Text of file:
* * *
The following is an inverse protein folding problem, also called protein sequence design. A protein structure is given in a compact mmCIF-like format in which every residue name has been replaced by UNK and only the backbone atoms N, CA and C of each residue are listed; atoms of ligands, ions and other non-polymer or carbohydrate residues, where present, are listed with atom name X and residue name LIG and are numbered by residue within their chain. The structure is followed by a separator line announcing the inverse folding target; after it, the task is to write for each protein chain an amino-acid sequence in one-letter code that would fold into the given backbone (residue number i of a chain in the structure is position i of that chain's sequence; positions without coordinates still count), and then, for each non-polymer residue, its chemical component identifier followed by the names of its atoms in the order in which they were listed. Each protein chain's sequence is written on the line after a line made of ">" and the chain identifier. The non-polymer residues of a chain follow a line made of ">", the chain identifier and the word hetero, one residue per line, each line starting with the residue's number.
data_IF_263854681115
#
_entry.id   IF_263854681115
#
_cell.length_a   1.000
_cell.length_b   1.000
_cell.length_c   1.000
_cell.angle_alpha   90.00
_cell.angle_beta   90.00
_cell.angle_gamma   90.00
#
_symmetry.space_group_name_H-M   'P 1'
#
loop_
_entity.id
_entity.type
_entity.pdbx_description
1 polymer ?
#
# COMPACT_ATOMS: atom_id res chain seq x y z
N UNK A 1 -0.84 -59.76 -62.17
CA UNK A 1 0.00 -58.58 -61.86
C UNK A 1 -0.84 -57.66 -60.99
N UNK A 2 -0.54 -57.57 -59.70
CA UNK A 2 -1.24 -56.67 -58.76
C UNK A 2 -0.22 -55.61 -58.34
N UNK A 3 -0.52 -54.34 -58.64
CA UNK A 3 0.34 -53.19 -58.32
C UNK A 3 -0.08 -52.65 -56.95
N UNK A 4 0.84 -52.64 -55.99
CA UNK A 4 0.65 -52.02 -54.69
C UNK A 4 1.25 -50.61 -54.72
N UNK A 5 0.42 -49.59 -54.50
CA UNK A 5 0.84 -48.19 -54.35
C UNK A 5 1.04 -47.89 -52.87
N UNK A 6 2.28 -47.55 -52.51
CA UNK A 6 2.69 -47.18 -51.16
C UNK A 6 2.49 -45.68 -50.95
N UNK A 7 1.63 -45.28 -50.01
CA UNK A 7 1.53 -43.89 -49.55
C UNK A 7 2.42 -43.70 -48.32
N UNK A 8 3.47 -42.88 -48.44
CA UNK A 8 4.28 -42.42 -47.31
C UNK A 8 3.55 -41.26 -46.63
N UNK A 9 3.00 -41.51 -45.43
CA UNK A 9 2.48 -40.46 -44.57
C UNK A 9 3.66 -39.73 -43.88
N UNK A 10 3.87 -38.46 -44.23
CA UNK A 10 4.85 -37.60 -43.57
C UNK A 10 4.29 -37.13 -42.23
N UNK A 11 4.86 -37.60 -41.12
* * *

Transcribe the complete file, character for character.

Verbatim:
The following is an inverse protein folding problem, also called protein sequence design. A protein structure is given in a compact mmCIF-like format in which every residue name has been replaced by UNK and only the backbone atoms N, CA and C of each residue are listed; atoms of ligands, ions and other non-polymer or carbohydrate residues, where present, are listed with atom name X and residue name LIG and are numbered by residue within their chain. The structure is followed by a separator line announcing the inverse folding target; after it, the task is to write for each protein chain an amino-acid sequence in one-letter code that would fold into the given backbone (residue number i of a chain in the structure is position i of that chain's sequence; positions without coordinates still count), and then, for each non-polymer residue, its chemical component identifier followed by the names of its atoms in the order in which they were listed. Each protein chain's sequence is written on the line after a line made of ">" and the chain identifier. The non-polymer residues of a chain follow a line made of ">", the chain identifier and the word hetero, one residue per line, each line starting with the residue's number.
data_IF_263854681115
#
_entry.id   IF_263854681115
#
_cell.length_a   1.000
_cell.length_b   1.000
_cell.length_c   1.000
_cell.angle_alpha   90.00
_cell.angle_beta   90.00
_cell.angle_gamma   90.00
#
_symmetry.space_group_name_H-M   'P 1'
#
loop_
_entity.id
_entity.type
_entity.pdbx_description
1 polymer ?
#
# COMPACT_ATOMS: atom_id res chain seq x y z
N UNK A 1 -0.84 -59.76 -62.17
CA UNK A 1 0.00 -58.58 -61.86
C UNK A 1 -0.84 -57.66 -60.99
N UNK A 2 -0.54 -57.57 -59.70
CA UNK A 2 -1.24 -56.67 -58.76
C UNK A 2 -0.22 -55.61 -58.34
N UNK A 3 -0.52 -54.34 -58.64
CA UNK A 3 0.34 -53.19 -58.32
C UNK A 3 -0.08 -52.65 -56.95
N UNK A 4 0.84 -52.64 -55.99
CA UNK A 4 0.65 -52.02 -54.69
C UNK A 4 1.25 -50.61 -54.72
N UNK A 5 0.42 -49.59 -54.50
CA UNK A 5 0.84 -48.19 -54.35
C UNK A 5 1.04 -47.89 -52.87
N UNK A 6 2.28 -47.55 -52.51
CA UNK A 6 2.69 -47.18 -51.16
C UNK A 6 2.49 -45.68 -50.95
N UNK A 7 1.63 -45.28 -50.01
CA UNK A 7 1.53 -43.89 -49.55
C UNK A 7 2.42 -43.70 -48.32
N UNK A 8 3.47 -42.88 -48.44
CA UNK A 8 4.28 -42.42 -47.31
C UNK A 8 3.55 -41.26 -46.63
N UNK A 9 3.00 -41.51 -45.43
CA UNK A 9 2.48 -40.46 -44.57
C UNK A 9 3.66 -39.73 -43.88
N UNK A 10 3.87 -38.46 -44.23
CA UNK A 10 4.85 -37.60 -43.57
C UNK A 10 4.29 -37.13 -42.23
N UNK A 11 4.86 -37.60 -41.12